Ayur-what? A brief introduction to Ayurveda

It is considered to be the science of life and is often associated with health, wellbeing and a long life: Ayurveda. If you have ever wondered what the heck this ayurveda thingy is that everyone seems to be talking about at the moment: Here is a brief introduction that covers all the important information.


In Sanskrit, “Veda” means knowledge and “Ayus” means life. Like yoga, the ancient art of healing has its roots in India. Ayurveda has been practiced there for over 5,000 years and is therefore one of the oldest medical systems in the world – and yet still up to date. Ayurvedic health science is the primary medical system in India and other Asian countries such as Sri Lanka. Ayurveda has also gained popularity in Europe in recent years. 

Ayurveda understands health as a sensitive balance of body, mind and soul. Environmental influences, stress or poor diet are factors that affect our natural balance and can lead to chronic diseases sooner or later. The holistic therapeutic approach always considers the individual in their current life context. However, we can often compensate our imbalances with simple lifestyle changes. What we eat is of particular importance: Ayurveda sees food as medicine.

Ayurvedic spices and herbs


According to Ayurveda, everything is made up of the five natural elements earth, water, fire, air and space – including our body. Just as each person has an individual fingerprint, we also have a unique energy pattern that encompasses their very own constitution. This includes physical, mental and emotional characteristics.

The individual constitution is determined by three bio energies, called doshas, ​​which in turn are made up of the five natural elements. You may have heard of them: vata, pitta and kapha. They are the catalyst for all biological processes and functions of our body.


Vata is composed of the elements air and space and is mainly responsible for movement and various bodily activities.


Pitta is composed of the elements water and fire and represents heat, transformation and metabolism.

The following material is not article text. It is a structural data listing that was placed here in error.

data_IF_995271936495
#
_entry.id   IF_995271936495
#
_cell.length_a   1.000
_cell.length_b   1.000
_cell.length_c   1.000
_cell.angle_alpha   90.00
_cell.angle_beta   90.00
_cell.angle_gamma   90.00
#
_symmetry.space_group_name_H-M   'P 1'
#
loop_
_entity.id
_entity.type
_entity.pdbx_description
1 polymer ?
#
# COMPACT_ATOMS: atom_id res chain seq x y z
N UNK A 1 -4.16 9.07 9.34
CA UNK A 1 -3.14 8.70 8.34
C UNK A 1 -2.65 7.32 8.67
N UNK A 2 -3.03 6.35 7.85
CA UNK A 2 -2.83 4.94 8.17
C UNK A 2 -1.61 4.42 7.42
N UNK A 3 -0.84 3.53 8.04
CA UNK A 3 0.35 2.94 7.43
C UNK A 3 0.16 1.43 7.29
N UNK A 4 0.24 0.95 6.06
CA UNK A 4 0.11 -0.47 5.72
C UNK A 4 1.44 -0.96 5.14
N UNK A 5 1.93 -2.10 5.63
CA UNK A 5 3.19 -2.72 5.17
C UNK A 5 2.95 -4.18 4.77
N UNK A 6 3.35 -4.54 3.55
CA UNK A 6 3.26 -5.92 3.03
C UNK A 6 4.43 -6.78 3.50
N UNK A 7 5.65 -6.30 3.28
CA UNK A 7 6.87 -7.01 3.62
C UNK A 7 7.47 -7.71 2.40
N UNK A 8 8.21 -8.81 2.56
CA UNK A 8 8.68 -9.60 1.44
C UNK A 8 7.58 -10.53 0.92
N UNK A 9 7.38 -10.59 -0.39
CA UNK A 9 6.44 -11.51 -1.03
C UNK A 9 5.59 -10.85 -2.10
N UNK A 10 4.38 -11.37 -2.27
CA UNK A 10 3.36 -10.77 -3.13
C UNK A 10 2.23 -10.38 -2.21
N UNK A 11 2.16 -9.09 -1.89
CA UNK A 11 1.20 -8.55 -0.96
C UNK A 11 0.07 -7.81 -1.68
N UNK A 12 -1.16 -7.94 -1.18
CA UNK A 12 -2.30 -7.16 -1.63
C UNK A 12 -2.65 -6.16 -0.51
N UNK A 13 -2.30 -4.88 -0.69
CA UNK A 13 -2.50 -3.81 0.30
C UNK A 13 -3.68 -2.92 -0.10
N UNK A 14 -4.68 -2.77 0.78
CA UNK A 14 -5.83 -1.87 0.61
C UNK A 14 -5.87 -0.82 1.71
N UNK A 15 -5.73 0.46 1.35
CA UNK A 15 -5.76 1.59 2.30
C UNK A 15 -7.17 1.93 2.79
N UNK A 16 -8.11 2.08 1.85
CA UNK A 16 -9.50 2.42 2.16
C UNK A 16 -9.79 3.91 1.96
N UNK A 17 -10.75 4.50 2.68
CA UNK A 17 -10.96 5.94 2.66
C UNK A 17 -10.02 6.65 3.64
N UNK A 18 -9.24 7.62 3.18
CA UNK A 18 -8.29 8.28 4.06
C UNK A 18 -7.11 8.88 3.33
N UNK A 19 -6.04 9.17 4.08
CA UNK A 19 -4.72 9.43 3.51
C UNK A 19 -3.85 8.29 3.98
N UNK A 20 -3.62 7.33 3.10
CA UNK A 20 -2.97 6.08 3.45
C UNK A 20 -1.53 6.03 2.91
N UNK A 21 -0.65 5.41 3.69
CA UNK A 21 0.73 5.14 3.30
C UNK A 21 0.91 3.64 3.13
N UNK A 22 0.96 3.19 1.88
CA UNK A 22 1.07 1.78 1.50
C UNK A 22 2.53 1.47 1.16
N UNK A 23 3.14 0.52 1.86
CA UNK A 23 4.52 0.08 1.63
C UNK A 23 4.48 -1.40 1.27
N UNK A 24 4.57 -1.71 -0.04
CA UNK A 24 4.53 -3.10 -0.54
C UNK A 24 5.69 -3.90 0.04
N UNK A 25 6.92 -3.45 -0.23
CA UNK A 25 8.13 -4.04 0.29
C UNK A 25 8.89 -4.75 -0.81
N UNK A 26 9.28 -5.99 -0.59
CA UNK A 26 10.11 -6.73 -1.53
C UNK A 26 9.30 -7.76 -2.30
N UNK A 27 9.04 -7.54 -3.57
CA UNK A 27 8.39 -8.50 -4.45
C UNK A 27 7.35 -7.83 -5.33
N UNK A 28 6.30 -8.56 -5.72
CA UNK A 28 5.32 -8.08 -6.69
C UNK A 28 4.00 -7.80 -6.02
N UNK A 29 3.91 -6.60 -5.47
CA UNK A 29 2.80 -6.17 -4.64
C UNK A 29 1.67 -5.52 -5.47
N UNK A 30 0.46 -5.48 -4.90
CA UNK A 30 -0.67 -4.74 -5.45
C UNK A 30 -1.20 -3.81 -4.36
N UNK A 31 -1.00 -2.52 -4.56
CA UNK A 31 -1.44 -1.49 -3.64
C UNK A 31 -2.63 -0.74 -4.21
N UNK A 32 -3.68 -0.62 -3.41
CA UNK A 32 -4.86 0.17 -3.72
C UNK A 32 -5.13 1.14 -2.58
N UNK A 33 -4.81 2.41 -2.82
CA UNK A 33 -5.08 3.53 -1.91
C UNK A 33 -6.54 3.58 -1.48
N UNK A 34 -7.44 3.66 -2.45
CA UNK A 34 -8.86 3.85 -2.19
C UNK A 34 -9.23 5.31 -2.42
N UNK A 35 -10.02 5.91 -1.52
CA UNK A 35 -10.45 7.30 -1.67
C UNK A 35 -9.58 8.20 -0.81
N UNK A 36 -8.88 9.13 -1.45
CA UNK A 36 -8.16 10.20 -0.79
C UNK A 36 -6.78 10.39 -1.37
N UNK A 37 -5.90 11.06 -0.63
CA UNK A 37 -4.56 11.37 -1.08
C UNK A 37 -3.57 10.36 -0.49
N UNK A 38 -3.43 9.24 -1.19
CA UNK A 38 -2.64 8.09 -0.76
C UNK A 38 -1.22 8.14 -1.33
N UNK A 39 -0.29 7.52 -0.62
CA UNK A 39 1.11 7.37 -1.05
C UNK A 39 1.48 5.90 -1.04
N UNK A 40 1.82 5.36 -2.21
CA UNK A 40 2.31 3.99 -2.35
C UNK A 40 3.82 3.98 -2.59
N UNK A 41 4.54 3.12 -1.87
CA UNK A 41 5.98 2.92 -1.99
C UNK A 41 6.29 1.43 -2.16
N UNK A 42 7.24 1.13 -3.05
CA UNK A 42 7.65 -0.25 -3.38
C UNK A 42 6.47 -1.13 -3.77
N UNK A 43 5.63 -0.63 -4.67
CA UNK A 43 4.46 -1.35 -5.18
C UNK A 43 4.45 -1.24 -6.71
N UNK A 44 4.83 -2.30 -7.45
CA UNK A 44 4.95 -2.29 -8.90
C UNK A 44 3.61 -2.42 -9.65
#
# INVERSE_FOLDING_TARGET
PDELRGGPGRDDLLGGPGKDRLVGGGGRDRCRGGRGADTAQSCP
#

Kapha is composed of earth and water and is responsible for stability, body structure and moist qualities.

Your individual constitution is determined by how much vata, vitta and kapha you have in your body.

All human beings carry characteristics of all three bio energies, but usually one of the energies is dominant. Your constitution is determined at your birth and is called prakruti. It is common that not just one dosha dominates. Mixed types such as vata-kapha or pitta-kapha, in which two doshas predominate, often occur. Types that carry all three doshas in almost the same proportions are extremely rare – they are called tridoshic. 

Ideally, the constitution determined at birth is retained throughout life. However, we are exposed to constant changes in our environment, which affect the constitution at any time. The body tries to maintain a dynamic balance with the environment. If there is an excess or deficiency in one of the energies, we also distance ourselves from our basic nature: the doshas are thrown out of balance by lifestyle, environmental influences, stress, too little sleep or poor nutrition. This unbalanced and present state is called vikruti.

Prakruti and vikruti are are not the same. You may be a pitta prakruti but suffer from a vata imbalance due to your diet.

A person with all three doshas in balance is characterized by a healthy body and metabolic functions plus regular digestion. A balanced person has a clear mind, feels joy and is energetic and content.

We usually only notice an imbalance when it is already too late: physical and psychological pain, digestive issues and illnesses can be the consequences of a dosha imbalance.